Southwest Pilot Tammie Jo Shults, One Of The Navy’s First Female Fighter Pilots, Had ‘Nerves Of Steel’

Getty Image

As horrifying as the experience was aboard Southwest Airlines flight 1380, which had to make an emergency landing in Philadelphia on Tuesday when one of its engines blew mid-flight, survivors have had nothing but good things to say about the pilot, Tammie Jo Shults. Audio obtained from the air traffic control tower revealed that, despite relaying passengers and flight attendants’ accounts of “there [being] a hole and… and, uh, someone went out,” Shults remained cool throughout the ordeal. As one passenger later put it, she possessed “nerves of steel.”

According to the Kansas City Star, Shults, who graduated from college in the nearby town of Olathe, was one of the first women to successfully serve in the U.S. military as a fighter pilot. Friends and fellow alums of MidAmerica Nazarene University told the paper that she encountered “a lot of resistance” when she tried to enlist to become a flier. Former classmate Cindy Foster said that Shults “chose the Navy only after the Air Force denied her a chance to become a pilot”:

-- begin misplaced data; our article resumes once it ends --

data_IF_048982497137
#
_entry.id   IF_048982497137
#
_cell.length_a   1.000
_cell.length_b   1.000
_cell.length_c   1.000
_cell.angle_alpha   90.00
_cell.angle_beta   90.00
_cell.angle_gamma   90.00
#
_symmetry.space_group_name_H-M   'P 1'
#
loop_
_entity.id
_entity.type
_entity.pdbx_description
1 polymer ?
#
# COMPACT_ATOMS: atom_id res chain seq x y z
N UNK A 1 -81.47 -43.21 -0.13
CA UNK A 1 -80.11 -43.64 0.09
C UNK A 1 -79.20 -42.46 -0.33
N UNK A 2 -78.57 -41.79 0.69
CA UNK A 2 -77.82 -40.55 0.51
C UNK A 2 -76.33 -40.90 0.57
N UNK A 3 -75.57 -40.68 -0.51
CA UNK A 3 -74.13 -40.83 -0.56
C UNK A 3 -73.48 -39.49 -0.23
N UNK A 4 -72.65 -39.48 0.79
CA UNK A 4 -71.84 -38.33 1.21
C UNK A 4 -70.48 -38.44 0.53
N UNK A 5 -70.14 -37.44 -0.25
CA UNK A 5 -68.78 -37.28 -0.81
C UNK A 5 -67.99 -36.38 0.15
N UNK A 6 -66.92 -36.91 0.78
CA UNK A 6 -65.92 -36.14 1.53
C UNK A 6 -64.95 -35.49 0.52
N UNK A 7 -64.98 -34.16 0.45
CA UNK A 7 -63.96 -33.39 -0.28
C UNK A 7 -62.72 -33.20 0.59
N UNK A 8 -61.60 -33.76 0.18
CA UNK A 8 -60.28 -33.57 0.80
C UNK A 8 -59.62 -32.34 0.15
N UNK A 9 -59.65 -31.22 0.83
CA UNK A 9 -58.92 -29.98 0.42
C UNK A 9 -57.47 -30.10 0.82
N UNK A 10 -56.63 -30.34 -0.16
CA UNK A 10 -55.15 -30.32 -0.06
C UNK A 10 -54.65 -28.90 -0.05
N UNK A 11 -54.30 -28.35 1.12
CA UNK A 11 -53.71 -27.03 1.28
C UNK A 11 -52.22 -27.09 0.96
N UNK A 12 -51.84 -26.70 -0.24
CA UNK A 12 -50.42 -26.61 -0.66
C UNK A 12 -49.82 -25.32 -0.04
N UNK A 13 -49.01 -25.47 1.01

“So she knew she had to work harder than everyone else,” Foster said. “She did it for herself and all women fighting for a chance. … I’m extremely proud of her. She saved a lot of lives today.”

Foster said that not only was Shults among the first female fighter pilots, she was the first woman to fly an F/A-18 Hornet for the Navy.

“She said she wasn’t going to let anyone tell her she couldn’t,” added Foster. Meanwhile, MidAmerica Nazarene’s alumni relations director, Kevin Garber recalled a recent speech Shults gave on campus, in which she “advocated for diversity in the workforce and encouraged women to crack through in male-dominated fields.” Garber also noted that “she had tenacity to do something that excelled beyond the norm of what women were allowed or expected to do.” In other words, it sounds an awful lot like Shults was the right person — and the right woman — for the perilous job of safely bringing Flight 1380 in despite long odds.

(Via Kansas City Star and Washington Post)